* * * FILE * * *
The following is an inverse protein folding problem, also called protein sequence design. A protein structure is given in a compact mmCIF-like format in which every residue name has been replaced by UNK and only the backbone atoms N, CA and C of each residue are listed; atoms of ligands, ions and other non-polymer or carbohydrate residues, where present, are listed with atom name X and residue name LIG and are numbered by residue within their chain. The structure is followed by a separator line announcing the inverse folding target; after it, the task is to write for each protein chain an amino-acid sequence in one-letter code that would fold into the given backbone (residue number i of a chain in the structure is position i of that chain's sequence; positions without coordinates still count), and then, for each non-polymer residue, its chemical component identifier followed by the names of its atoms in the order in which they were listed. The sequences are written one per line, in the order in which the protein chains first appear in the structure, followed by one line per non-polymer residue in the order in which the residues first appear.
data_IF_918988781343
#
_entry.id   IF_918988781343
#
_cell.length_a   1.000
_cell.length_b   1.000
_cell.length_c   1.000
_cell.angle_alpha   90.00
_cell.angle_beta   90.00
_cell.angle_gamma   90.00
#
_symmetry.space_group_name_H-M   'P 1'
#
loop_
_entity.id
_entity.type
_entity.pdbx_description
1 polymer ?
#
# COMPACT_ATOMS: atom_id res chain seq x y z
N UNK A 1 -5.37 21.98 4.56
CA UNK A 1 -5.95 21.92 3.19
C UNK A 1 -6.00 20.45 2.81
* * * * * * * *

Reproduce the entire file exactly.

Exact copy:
The following is an inverse protein folding problem, also called protein sequence design. A protein structure is given in a compact mmCIF-like format in which every residue name has been replaced by UNK and only the backbone atoms N, CA and C of each residue are listed; atoms of ligands, ions and other non-polymer or carbohydrate residues, where present, are listed with atom name X and residue name LIG and are numbered by residue within their chain. The structure is followed by a separator line announcing the inverse folding target; after it, the task is to write for each protein chain an amino-acid sequence in one-letter code that would fold into the given backbone (residue number i of a chain in the structure is position i of that chain's sequence; positions without coordinates still count), and then, for each non-polymer residue, its chemical component identifier followed by the names of its atoms in the order in which they were listed. The sequences are written one per line, in the order in which the protein chains first appear in the structure, followed by one line per non-polymer residue in the order in which the residues first appear.
data_IF_918988781343
#
_entry.id   IF_918988781343
#
_cell.length_a   1.000
_cell.length_b   1.000
_cell.length_c   1.000
_cell.angle_alpha   90.00
_cell.angle_beta   90.00
_cell.angle_gamma   90.00
#
_symmetry.space_group_name_H-M   'P 1'
#
loop_
_entity.id
_entity.type
_entity.pdbx_description
1 polymer ?
#
# COMPACT_ATOMS: atom_id res chain seq x y z
N UNK A 1 -5.37 21.98 4.56
CA UNK A 1 -5.95 21.92 3.19
C UNK A 1 -6.00 20.45 2.81